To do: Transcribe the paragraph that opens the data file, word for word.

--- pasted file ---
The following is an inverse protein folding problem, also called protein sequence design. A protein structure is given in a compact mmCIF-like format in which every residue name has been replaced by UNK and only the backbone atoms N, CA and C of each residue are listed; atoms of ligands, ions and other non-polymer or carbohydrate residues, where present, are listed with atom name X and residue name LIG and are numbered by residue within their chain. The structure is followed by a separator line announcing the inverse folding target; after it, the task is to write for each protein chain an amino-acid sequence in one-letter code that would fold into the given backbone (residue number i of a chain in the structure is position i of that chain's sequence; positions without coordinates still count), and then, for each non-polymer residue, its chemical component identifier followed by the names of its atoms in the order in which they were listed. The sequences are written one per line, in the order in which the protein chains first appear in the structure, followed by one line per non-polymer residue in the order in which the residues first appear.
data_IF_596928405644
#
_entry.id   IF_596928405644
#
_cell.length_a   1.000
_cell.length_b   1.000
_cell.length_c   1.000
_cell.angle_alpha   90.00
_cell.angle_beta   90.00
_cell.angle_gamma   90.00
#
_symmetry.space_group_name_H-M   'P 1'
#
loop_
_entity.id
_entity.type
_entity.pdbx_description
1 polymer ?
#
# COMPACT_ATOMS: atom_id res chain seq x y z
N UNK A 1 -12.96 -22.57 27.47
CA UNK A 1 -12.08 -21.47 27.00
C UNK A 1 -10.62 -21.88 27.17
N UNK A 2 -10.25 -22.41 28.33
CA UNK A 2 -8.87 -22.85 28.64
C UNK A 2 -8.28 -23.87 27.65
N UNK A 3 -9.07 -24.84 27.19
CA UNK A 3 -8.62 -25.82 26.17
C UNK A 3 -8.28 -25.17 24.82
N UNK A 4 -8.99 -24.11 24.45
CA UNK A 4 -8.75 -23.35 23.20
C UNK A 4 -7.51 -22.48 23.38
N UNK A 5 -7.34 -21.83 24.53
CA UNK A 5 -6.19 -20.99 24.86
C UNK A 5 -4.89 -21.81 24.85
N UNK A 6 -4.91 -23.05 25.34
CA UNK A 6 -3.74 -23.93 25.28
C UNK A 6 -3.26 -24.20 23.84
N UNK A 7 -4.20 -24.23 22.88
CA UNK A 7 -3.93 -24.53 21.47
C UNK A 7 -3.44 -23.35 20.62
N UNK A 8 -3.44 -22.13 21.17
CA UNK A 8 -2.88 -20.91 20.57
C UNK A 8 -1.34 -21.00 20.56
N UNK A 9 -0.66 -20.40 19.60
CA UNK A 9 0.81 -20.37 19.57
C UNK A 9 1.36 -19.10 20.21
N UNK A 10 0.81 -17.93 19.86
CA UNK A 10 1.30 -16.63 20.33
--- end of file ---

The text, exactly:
The following is an inverse protein folding problem, also called protein sequence design. A protein structure is given in a compact mmCIF-like format in which every residue name has been replaced by UNK and only the backbone atoms N, CA and C of each residue are listed; atoms of ligands, ions and other non-polymer or carbohydrate residues, where present, are listed with atom name X and residue name LIG and are numbered by residue within their chain. The structure is followed by a separator line announcing the inverse folding target; after it, the task is to write for each protein chain an amino-acid sequence in one-letter code that would fold into the given backbone (residue number i of a chain in the structure is position i of that chain's sequence; positions without coordinates still count), and then, for each non-polymer residue, its chemical component identifier followed by the names of its atoms in the order in which they were listed. The sequences are written one per line, in the order in which the protein chains first appear in the structure, followed by one line per non-polymer residue in the order in which the residues first appear.